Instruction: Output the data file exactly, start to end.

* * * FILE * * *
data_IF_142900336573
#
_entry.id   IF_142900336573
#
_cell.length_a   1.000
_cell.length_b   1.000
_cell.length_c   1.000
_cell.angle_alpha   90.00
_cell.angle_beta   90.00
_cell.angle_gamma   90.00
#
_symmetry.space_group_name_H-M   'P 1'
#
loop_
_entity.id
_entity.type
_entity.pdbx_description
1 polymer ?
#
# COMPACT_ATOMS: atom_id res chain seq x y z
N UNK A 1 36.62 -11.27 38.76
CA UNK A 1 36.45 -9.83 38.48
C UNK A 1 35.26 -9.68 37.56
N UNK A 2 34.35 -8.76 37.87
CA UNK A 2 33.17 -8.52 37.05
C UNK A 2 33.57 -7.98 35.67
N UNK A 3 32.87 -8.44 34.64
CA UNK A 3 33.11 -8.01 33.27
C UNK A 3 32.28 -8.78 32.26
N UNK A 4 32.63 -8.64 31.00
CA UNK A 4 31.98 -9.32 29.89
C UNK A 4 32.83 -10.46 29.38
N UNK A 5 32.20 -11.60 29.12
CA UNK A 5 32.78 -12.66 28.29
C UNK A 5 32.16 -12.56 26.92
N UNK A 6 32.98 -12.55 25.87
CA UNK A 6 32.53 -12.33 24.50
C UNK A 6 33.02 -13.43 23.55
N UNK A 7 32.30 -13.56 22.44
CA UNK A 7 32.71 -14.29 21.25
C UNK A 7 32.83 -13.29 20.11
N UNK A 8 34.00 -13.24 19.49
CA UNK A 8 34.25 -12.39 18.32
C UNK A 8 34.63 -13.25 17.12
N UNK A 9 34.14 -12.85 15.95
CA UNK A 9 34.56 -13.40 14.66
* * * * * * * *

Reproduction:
data_IF_142900336573
#
_entry.id   IF_142900336573
#
_cell.length_a   1.000
_cell.length_b   1.000
_cell.length_c   1.000
_cell.angle_alpha   90.00
_cell.angle_beta   90.00
_cell.angle_gamma   90.00
#
_symmetry.space_group_name_H-M   'P 1'
#
loop_
_entity.id
_entity.type
_entity.pdbx_description
1 polymer ?
#
# COMPACT_ATOMS: atom_id res chain seq x y z
N UNK A 1 36.62 -11.27 38.76
CA UNK A 1 36.45 -9.83 38.48
C UNK A 1 35.26 -9.68 37.56
N UNK A 2 34.35 -8.76 37.87
CA UNK A 2 33.17 -8.52 37.05
C UNK A 2 33.57 -7.98 35.67
N UNK A 3 32.87 -8.44 34.64
CA UNK A 3 33.11 -8.01 33.27
C UNK A 3 32.28 -8.78 32.26
N UNK A 4 32.63 -8.64 31.00
CA UNK A 4 31.98 -9.32 29.89
C UNK A 4 32.83 -10.46 29.38
N UNK A 5 32.20 -11.60 29.12
CA UNK A 5 32.78 -12.66 28.29
C UNK A 5 32.16 -12.56 26.92
N UNK A 6 32.98 -12.55 25.87
CA UNK A 6 32.53 -12.33 24.50
C UNK A 6 33.02 -13.43 23.55
N UNK A 7 32.30 -13.56 22.44
CA UNK A 7 32.71 -14.29 21.25
C UNK A 7 32.83 -13.29 20.11
N UNK A 8 34.00 -13.24 19.49
CA UNK A 8 34.25 -12.39 18.32
C UNK A 8 34.63 -13.25 17.12
N UNK A 9 34.14 -12.85 15.95
CA UNK A 9 34.56 -13.40 14.66